PageGraph is an under-development, research effort to instrument Brave, blink and v8, to allow for complete attribution of document modifications, network requests, script execution, and privacy-relevant Web API accesses.
It currently lives in the
page-graph branch of
brave/brave-core. A test suite is maintained at brave-experiments/page-graph-tests.
PageGraph's name comes from the graph-based representation of the document's execution it builds in memory. Every relevant event in the document (a node being created, a network request being triggered, a script being executed, etc.) is recorded in the graph, noting both the relevant event, and the event's cause.
The resulting graph allows for the analysis of the proximate and upstream causes of every modification in the document. We expect this information will be useful for a variety of filter list generation, privacy-preserving feature restrictions, and web compatibility analysis, among other uses.
PageGraph is the next, production-ish version of AdGraph, an earlier system for representing page execution as a directed graph. PageGraph advances AdGraph in a large number of ways, increasing the breath and accuracy of attributions, enabling GraphML export, being kept up to date with Brave and Chromium, among many other improvements.
PageGraph Currently Does the Following
- Tracking the execution and results of all script execution (inline, remote, attributes, eval, etc.) and how the script got on the page.
- Tracking most resource requests (see below for exceptions, but currently covers AJAX, fetch, images, scripts and CSS), include response headers and size
- Track all DOM node creations, deletions and modifications (note small exceptions below)
- Track interactions with shields and network requests (including keeping track of which rules filter rules resulted in the behavior)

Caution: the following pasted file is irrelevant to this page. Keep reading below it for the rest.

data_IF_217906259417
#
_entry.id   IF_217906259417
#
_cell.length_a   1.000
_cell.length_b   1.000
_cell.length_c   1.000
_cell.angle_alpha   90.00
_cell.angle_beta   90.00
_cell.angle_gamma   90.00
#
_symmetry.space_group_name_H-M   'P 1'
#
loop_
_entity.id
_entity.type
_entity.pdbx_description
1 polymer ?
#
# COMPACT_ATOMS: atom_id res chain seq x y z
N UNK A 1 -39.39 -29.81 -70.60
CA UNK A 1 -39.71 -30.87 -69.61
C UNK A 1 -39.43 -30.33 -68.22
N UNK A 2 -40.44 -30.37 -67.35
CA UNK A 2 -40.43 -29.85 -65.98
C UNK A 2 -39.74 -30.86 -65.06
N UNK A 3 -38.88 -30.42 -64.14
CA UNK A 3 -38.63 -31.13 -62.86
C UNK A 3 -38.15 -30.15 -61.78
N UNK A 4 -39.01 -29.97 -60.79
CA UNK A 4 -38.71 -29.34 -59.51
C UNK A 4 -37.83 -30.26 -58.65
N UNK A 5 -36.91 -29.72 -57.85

- Track when scripts call common Web API fingerprinting methods
- Puppeteer integration
- GraphML export for offline / after the fact analysis
- Chromium devtools integration, for in-browser analysis of the graph. Currently allows for observing the full history of any node in the document.
- Timestamp all events
Not Done But Will Be Done Shortly
- Module scripts
- Scripts in SVG documents
Would Be Nice / Someday / Known Limitations / Not Important for Current Needs
- Tracking large, streamed, requests (
- Dealing with WebSockets in anyway
- Better handling of JS urls (currently these are treated as originating from the document node, instead of the node with the relevant URL, b/c of how blink is structured)
- Tracking css
- Including request headers (currently only response headers are recorded)
- Better handling of HSTS and URL tracking. Currently requests are tracked w/o URL fragments (b/c they're ignored by the blink cache) or protocol (so that the same response can be matched with its request, even if it was HTST upgraded). This works "well enough", but it's not 100% precise, and will loose information in some cases.
- Any kind of tracking of worker behaviors
- Resources fetched b/c of CSS rules are currently tracked in the graph, but not attributed to either the relevant CSS document / rule, or the DOM element that triggered the request. Would be nice to tie the request to either or both.
git clone firstname.lastname@example.org:brave/brave-browser.git cd brave-browser npm install npm run init cd src/brave git reset --hard HEAD git checkout page-graph cd .. git reset --hard HEAD cd v8 git reset --hard HEAD cd ../.. git checkout fbec2d65e npm run sync -- --all --brave_core_ref=page-graph --run_sync npm run build -- Release --debug_build=true --official_build=false